Tuesday, September 04, 2012

The National Conversation and the Education Sector

With the National Conversation, the National Day Rally this year was a significant milestone in government nation-building speeches.

"So I asked Heng Swee Keat to lead a national conversation on Our Singapore to define what sort of country we want and how we can achieve it. So please join in this national effort, think seriously about our future, contribute your ideas, work together to make it happen. In a rapidly changing world, Singapore must keep on improving because if we stand still, we’re going to fall behind."
PM Lee Hsien Loong

The word "national conversation" was mentioned only once in his entire speech but it became the buzzword of the month, something like an "open and inclusive society" was in the period after PM Lee's swearing-in speech in 2004. Twelve years on and still that phrase rings loud and true in questioning whether the PAP consulted in policies in the Casinos, CPF or COE (they do, just a matter of extent and whom).

Coincidence or not that the National Conversation is headed by the Education Minister, among the most significant policy changes to be introduced are in Education. The other signs of Education leading the national conversation were that Education Minister Heng Swee Keat and Senior Minister of State for Education Lawrence Wong also spoke at the Rally as part of a new Rally tradition, paving the way for PM Lee's Rally speech.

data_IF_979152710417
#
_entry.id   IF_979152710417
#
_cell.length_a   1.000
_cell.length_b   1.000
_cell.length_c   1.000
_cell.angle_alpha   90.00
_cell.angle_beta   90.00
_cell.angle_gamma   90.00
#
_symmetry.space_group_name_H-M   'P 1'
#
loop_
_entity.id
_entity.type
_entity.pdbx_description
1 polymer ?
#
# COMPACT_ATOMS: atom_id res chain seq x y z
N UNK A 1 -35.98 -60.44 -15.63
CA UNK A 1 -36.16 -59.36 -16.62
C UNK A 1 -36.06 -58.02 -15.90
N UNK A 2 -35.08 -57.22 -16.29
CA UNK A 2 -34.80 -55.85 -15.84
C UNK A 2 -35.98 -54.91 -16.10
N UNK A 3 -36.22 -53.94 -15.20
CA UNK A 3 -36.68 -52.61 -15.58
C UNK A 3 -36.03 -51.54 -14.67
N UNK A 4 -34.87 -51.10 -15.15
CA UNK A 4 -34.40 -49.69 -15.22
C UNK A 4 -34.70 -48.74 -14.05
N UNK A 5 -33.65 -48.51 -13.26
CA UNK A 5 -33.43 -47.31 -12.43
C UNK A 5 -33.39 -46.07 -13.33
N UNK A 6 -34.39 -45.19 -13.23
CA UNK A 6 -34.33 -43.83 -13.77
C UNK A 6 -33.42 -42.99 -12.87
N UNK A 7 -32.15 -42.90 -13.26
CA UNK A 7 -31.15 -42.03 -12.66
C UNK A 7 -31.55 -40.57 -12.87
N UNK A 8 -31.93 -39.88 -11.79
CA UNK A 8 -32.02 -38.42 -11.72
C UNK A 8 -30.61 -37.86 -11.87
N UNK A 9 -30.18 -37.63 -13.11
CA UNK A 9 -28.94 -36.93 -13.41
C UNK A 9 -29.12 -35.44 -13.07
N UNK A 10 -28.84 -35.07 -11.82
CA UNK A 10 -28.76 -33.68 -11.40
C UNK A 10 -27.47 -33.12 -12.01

Listening and then Acting

With complaints of shortage and even substandard preschools becoming a national concern and that children are not prepared enough for Primary One, the Education ministry would look into the preschool sector. They would not nationalise it, but would watch and nudge closely, giving the sector and its schools some quality control. PCF already is striving to have its 330 childcare and kindergartens accredited by SPARK (Singapore Pre-school Accreditation Framework). There would even be a statutory board overlooking the preschool sector. 

The contradiction inherent in the government sticking its nose into the preschool sector is that it would make schools more academic and as the foundation for primary school. Inevitably this would make preschool stressful. Furthermore, PCF and NTUC are the anchors already. With the talk of more preschool anchors in the industry and setting of academic standards, would that pave the way for more GLC ventures in the preschool sector at the expense of the SMEs or religious-run centres who are into preschool as play and character building? Beware of what you wish for from the government in this "national" conversation.

Talking and Listening to the Silent or the Shouters

So despite the "national conversation", not everyone can be pleased. Some wanted more government interest in the preschool sector, while others resented the intrusion, all for various valid reasons. The government listened but who did it talk and listen to in the end? What is the national conversation all about? The government listening to those who lobbied the best, shouted the loudest regardless if the interests they represented were really representative of the "national" or not.

1 comment:

Anonymous said...

Well forget "National Conversation", "inclusive society" and am still waiting for my "swiss standard of living" and "golden years". Well the two farts who coined these term are certainly enjoying more than swiss standard of living and drawing big money in their golden years doing F.O